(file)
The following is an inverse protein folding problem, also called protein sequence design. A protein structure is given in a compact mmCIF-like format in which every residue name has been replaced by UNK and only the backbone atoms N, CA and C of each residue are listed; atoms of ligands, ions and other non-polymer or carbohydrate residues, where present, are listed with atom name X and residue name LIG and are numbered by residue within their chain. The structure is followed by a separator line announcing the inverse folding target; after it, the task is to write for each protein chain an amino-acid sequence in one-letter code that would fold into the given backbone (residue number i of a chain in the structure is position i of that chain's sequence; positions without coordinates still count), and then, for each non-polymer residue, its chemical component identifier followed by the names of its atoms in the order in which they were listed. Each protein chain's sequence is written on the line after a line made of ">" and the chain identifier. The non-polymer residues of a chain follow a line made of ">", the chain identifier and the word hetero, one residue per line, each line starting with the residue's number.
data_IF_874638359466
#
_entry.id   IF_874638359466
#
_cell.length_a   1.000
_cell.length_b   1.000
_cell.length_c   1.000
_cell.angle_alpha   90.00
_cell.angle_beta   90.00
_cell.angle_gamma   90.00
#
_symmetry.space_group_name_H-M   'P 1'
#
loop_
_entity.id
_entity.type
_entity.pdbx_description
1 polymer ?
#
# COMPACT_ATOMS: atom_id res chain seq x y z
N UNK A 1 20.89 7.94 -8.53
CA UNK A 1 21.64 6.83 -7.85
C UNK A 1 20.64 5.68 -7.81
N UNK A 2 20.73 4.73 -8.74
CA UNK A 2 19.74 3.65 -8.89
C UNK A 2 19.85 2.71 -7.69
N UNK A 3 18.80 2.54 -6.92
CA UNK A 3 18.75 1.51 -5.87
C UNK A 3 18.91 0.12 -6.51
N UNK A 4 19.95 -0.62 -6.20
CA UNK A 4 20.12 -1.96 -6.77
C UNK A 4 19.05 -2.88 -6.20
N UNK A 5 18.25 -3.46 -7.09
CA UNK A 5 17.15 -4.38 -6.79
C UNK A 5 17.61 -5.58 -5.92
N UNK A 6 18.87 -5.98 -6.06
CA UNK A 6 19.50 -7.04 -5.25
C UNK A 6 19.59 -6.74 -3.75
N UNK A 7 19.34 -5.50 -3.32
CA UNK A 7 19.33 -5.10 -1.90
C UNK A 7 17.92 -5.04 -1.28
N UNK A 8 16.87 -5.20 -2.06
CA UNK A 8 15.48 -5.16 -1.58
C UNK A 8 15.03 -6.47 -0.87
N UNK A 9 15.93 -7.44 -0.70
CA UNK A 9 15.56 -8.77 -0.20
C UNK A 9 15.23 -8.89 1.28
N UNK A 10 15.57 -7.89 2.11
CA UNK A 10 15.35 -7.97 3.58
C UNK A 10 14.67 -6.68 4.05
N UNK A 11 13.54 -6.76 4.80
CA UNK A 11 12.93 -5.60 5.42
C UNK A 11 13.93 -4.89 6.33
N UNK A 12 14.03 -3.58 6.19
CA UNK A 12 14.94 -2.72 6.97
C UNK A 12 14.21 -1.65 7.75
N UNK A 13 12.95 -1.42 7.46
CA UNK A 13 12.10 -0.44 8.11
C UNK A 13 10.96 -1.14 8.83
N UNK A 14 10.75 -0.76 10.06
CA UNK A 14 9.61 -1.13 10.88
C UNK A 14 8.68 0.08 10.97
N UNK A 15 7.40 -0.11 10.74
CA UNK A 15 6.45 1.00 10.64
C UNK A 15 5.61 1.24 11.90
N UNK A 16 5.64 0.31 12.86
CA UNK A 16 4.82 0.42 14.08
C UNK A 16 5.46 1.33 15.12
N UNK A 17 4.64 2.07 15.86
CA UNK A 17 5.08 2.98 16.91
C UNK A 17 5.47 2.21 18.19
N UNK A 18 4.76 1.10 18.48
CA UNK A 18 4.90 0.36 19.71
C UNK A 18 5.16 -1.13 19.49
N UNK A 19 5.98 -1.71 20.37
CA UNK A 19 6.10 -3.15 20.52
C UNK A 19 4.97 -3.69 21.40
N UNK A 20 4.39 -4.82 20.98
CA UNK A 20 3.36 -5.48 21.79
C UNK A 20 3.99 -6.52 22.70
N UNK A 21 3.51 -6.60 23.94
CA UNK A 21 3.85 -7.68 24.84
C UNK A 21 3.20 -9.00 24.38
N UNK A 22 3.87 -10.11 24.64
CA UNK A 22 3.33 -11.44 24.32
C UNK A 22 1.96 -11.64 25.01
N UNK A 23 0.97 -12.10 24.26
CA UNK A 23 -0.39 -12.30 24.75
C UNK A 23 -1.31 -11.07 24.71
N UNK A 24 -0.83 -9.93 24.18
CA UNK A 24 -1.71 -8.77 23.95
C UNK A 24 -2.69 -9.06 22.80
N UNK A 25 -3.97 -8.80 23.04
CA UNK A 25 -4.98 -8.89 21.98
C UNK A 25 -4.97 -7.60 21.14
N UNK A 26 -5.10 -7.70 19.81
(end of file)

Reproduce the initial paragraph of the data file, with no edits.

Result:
The following is an inverse protein folding problem, also called protein sequence design. A protein structure is given in a compact mmCIF-like format in which every residue name has been replaced by UNK and only the backbone atoms N, CA and C of each residue are listed; atoms of ligands, ions and other non-polymer or carbohydrate residues, where present, are listed with atom name X and residue name LIG and are numbered by residue within their chain. The structure is followed by a separator line announcing the inverse folding target; after it, the task is to write for each protein chain an amino-acid sequence in one-letter code that would fold into the given backbone (residue number i of a chain in the structure is position i of that chain's sequence; positions without coordinates still count), and then, for each non-polymer residue, its chemical component identifier followed by the names of its atoms in the order in which they were listed. Each protein chain's sequence is written on the line after a line made of ">" and the chain identifier. The non-polymer residues of a chain follow a line made of ">", the chain identifier and the word hetero, one residue per line, each line starting with the residue's number.